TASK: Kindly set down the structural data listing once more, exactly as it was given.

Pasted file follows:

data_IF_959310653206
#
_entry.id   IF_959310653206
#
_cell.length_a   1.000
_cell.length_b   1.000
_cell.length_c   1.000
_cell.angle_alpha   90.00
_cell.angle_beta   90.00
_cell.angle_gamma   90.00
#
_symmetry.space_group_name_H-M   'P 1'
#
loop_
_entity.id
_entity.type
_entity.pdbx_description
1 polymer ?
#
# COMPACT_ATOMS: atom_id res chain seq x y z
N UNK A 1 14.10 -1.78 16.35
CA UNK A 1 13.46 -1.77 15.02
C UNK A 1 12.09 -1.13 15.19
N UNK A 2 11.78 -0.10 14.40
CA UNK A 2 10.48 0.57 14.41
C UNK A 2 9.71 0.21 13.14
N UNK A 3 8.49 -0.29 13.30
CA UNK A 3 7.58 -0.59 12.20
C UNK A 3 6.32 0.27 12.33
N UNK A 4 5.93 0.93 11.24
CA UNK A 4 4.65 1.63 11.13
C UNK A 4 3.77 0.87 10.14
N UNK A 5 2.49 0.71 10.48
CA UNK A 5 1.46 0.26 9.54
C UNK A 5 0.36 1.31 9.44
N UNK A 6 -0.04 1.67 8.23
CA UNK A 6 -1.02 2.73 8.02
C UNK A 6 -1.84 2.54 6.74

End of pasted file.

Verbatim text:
data_IF_959310653206
#
_entry.id   IF_959310653206
#
_cell.length_a   1.000
_cell.length_b   1.000
_cell.length_c   1.000
_cell.angle_alpha   90.00
_cell.angle_beta   90.00
_cell.angle_gamma   90.00
#
_symmetry.space_group_name_H-M   'P 1'
#
loop_
_entity.id
_entity.type
_entity.pdbx_description
1 polymer ?
#
# COMPACT_ATOMS: atom_id res chain seq x y z
N UNK A 1 14.10 -1.78 16.35
CA UNK A 1 13.46 -1.77 15.02
C UNK A 1 12.09 -1.13 15.19
N UNK A 2 11.78 -0.10 14.40
CA UNK A 2 10.48 0.57 14.41
C UNK A 2 9.71 0.21 13.14
N UNK A 3 8.49 -0.29 13.30
CA UNK A 3 7.58 -0.59 12.20
C UNK A 3 6.32 0.27 12.33
N UNK A 4 5.93 0.93 11.24
CA UNK A 4 4.65 1.63 11.13
C UNK A 4 3.77 0.87 10.14
N UNK A 5 2.49 0.71 10.48
CA UNK A 5 1.46 0.26 9.54
C UNK A 5 0.36 1.31 9.44
N UNK A 6 -0.04 1.67 8.23
CA UNK A 6 -1.02 2.73 8.02
C UNK A 6 -1.84 2.54 6.74